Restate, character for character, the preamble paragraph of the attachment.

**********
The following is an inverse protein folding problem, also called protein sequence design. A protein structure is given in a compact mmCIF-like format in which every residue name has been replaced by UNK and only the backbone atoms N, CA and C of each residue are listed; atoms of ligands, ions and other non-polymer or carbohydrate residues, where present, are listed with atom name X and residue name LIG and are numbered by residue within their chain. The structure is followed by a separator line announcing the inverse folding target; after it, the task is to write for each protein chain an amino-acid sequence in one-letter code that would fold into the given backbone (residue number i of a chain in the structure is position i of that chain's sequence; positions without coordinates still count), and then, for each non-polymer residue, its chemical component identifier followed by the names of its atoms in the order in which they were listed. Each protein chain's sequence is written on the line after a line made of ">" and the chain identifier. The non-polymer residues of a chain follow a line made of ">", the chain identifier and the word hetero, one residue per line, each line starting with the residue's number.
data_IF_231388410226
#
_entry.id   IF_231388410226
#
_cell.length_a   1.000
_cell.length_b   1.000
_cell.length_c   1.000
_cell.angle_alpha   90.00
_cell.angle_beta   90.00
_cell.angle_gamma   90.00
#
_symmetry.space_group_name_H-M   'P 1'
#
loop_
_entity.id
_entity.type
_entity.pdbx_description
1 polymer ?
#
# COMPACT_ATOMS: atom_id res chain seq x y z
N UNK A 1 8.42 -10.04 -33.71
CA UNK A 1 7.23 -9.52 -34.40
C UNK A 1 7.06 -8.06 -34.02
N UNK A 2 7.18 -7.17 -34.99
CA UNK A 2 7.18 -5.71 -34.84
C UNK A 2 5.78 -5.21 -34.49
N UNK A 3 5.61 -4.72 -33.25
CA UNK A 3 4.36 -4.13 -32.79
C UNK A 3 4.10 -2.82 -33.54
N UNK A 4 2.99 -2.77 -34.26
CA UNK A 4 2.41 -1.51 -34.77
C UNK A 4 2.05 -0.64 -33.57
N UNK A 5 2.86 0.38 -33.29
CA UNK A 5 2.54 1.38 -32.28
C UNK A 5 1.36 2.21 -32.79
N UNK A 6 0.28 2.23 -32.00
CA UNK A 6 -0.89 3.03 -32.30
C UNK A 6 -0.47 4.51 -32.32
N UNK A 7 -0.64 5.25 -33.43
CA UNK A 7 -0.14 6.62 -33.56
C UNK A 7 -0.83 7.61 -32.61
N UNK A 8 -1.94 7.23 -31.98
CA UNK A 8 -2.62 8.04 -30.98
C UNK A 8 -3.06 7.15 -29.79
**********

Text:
The following is an inverse protein folding problem, also called protein sequence design. A protein structure is given in a compact mmCIF-like format in which every residue name has been replaced by UNK and only the backbone atoms N, CA and C of each residue are listed; atoms of ligands, ions and other non-polymer or carbohydrate residues, where present, are listed with atom name X and residue name LIG and are numbered by residue within their chain. The structure is followed by a separator line announcing the inverse folding target; after it, the task is to write for each protein chain an amino-acid sequence in one-letter code that would fold into the given backbone (residue number i of a chain in the structure is position i of that chain's sequence; positions without coordinates still count), and then, for each non-polymer residue, its chemical component identifier followed by the names of its atoms in the order in which they were listed. Each protein chain's sequence is written on the line after a line made of ">" and the chain identifier. The non-polymer residues of a chain follow a line made of ">", the chain identifier and the word hetero, one residue per line, each line starting with the residue's number.